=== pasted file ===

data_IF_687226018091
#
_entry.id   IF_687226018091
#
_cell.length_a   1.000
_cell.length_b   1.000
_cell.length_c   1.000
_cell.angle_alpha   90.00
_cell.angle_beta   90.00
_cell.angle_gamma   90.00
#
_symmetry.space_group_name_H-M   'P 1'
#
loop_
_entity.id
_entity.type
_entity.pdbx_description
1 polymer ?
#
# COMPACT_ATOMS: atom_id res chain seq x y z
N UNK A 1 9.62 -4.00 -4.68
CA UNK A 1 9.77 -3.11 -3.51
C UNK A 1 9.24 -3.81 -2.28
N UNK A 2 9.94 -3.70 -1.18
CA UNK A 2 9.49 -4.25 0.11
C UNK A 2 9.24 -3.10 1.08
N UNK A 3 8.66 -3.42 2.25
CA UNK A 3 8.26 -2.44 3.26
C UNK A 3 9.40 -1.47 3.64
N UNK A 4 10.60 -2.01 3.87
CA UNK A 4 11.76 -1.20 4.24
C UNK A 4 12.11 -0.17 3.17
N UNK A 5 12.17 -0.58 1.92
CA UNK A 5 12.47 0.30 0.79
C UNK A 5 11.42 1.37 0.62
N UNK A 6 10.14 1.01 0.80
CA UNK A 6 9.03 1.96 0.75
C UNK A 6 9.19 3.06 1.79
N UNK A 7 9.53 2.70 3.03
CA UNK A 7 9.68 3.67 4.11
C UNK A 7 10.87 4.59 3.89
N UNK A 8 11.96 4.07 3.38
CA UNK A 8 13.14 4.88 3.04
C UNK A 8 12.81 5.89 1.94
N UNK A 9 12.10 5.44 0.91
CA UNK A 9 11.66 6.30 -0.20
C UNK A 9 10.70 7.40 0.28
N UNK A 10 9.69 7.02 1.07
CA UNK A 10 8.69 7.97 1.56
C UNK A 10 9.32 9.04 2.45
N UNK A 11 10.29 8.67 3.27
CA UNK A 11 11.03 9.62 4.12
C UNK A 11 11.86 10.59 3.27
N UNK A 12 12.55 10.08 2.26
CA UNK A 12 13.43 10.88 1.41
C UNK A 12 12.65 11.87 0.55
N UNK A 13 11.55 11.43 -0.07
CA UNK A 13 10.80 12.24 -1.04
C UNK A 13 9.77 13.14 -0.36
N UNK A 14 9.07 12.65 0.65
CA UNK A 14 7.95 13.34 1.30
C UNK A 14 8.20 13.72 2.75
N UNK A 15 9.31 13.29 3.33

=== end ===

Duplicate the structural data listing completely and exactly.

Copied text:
data_IF_687226018091
#
_entry.id   IF_687226018091
#
_cell.length_a   1.000
_cell.length_b   1.000
_cell.length_c   1.000
_cell.angle_alpha   90.00
_cell.angle_beta   90.00
_cell.angle_gamma   90.00
#
_symmetry.space_group_name_H-M   'P 1'
#
loop_
_entity.id
_entity.type
_entity.pdbx_description
1 polymer ?
#
# COMPACT_ATOMS: atom_id res chain seq x y z
N UNK A 1 9.62 -4.00 -4.68
CA UNK A 1 9.77 -3.11 -3.51
C UNK A 1 9.24 -3.81 -2.28
N UNK A 2 9.94 -3.70 -1.18
CA UNK A 2 9.49 -4.25 0.11
C UNK A 2 9.24 -3.10 1.08
N UNK A 3 8.66 -3.42 2.25
CA UNK A 3 8.26 -2.44 3.26
C UNK A 3 9.40 -1.47 3.64
N UNK A 4 10.60 -2.01 3.87
CA UNK A 4 11.76 -1.20 4.24
C UNK A 4 12.11 -0.17 3.17
N UNK A 5 12.17 -0.58 1.92
CA UNK A 5 12.47 0.30 0.79
C UNK A 5 11.42 1.37 0.62
N UNK A 6 10.14 1.01 0.80
CA UNK A 6 9.03 1.96 0.75
C UNK A 6 9.19 3.06 1.79
N UNK A 7 9.53 2.70 3.03
CA UNK A 7 9.68 3.67 4.11
C UNK A 7 10.87 4.59 3.89
N UNK A 8 11.96 4.07 3.38
CA UNK A 8 13.14 4.88 3.04
C UNK A 8 12.81 5.89 1.94
N UNK A 9 12.10 5.44 0.91
CA UNK A 9 11.66 6.30 -0.20
C UNK A 9 10.70 7.40 0.28
N UNK A 10 9.69 7.02 1.07
CA UNK A 10 8.69 7.97 1.56
C UNK A 10 9.32 9.04 2.45
N UNK A 11 10.29 8.67 3.27
CA UNK A 11 11.03 9.62 4.12
C UNK A 11 11.86 10.59 3.27
N UNK A 12 12.55 10.08 2.26
CA UNK A 12 13.43 10.88 1.41
C UNK A 12 12.65 11.87 0.55
N UNK A 13 11.55 11.43 -0.07
CA UNK A 13 10.80 12.24 -1.04
C UNK A 13 9.77 13.14 -0.36
N UNK A 14 9.07 12.65 0.65
CA UNK A 14 7.95 13.34 1.30
C UNK A 14 8.20 13.72 2.75
N UNK A 15 9.31 13.29 3.33